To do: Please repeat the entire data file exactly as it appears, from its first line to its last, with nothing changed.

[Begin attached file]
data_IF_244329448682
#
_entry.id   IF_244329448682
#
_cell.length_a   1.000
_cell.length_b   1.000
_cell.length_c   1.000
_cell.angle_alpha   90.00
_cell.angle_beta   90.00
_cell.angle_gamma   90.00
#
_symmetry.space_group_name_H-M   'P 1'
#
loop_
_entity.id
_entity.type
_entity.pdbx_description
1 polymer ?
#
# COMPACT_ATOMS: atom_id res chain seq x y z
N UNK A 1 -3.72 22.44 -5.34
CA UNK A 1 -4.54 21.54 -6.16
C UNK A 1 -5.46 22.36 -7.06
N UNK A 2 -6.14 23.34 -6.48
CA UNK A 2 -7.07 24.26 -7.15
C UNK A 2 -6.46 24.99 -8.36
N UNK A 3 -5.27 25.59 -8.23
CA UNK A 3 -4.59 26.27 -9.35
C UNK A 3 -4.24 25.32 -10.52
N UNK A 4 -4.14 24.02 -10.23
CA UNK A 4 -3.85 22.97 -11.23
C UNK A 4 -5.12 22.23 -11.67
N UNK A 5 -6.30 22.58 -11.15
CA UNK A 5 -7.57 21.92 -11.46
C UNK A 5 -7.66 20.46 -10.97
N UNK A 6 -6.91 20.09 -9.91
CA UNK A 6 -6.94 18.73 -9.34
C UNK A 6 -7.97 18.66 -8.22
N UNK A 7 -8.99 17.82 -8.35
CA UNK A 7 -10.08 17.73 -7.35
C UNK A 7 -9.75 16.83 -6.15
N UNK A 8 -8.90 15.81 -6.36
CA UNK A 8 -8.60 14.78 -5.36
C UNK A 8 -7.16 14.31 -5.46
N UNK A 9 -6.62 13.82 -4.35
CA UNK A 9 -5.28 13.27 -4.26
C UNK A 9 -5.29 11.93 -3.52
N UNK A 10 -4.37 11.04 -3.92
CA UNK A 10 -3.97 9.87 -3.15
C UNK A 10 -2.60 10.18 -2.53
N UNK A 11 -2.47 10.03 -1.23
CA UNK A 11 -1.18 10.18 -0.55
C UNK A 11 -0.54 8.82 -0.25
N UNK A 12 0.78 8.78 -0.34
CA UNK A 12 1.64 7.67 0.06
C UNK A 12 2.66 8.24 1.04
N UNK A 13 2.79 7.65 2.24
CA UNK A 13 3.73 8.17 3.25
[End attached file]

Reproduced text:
data_IF_244329448682
#
_entry.id   IF_244329448682
#
_cell.length_a   1.000
_cell.length_b   1.000
_cell.length_c   1.000
_cell.angle_alpha   90.00
_cell.angle_beta   90.00
_cell.angle_gamma   90.00
#
_symmetry.space_group_name_H-M   'P 1'
#
loop_
_entity.id
_entity.type
_entity.pdbx_description
1 polymer ?
#
# COMPACT_ATOMS: atom_id res chain seq x y z
N UNK A 1 -3.72 22.44 -5.34
CA UNK A 1 -4.54 21.54 -6.16
C UNK A 1 -5.46 22.36 -7.06
N UNK A 2 -6.14 23.34 -6.48
CA UNK A 2 -7.07 24.26 -7.15
C UNK A 2 -6.46 24.99 -8.36
N UNK A 3 -5.27 25.59 -8.23
CA UNK A 3 -4.59 26.27 -9.35
C UNK A 3 -4.24 25.32 -10.52
N UNK A 4 -4.14 24.02 -10.23
CA UNK A 4 -3.85 22.97 -11.23
C UNK A 4 -5.12 22.23 -11.67
N UNK A 5 -6.30 22.58 -11.15
CA UNK A 5 -7.57 21.92 -11.46
C UNK A 5 -7.66 20.46 -10.97
N UNK A 6 -6.91 20.09 -9.91
CA UNK A 6 -6.94 18.73 -9.34
C UNK A 6 -7.97 18.66 -8.22
N UNK A 7 -8.99 17.82 -8.35
CA UNK A 7 -10.08 17.73 -7.35
C UNK A 7 -9.75 16.83 -6.15
N UNK A 8 -8.90 15.81 -6.36
CA UNK A 8 -8.60 14.78 -5.36
C UNK A 8 -7.16 14.31 -5.46
N UNK A 9 -6.62 13.82 -4.35
CA UNK A 9 -5.28 13.27 -4.26
C UNK A 9 -5.29 11.93 -3.52
N UNK A 10 -4.37 11.04 -3.92
CA UNK A 10 -3.97 9.87 -3.15
C UNK A 10 -2.60 10.18 -2.53
N UNK A 11 -2.47 10.03 -1.23
CA UNK A 11 -1.18 10.18 -0.55
C UNK A 11 -0.54 8.82 -0.25
N UNK A 12 0.78 8.78 -0.34
CA UNK A 12 1.64 7.67 0.06
C UNK A 12 2.66 8.24 1.04
N UNK A 13 2.79 7.65 2.24
CA UNK A 13 3.73 8.17 3.25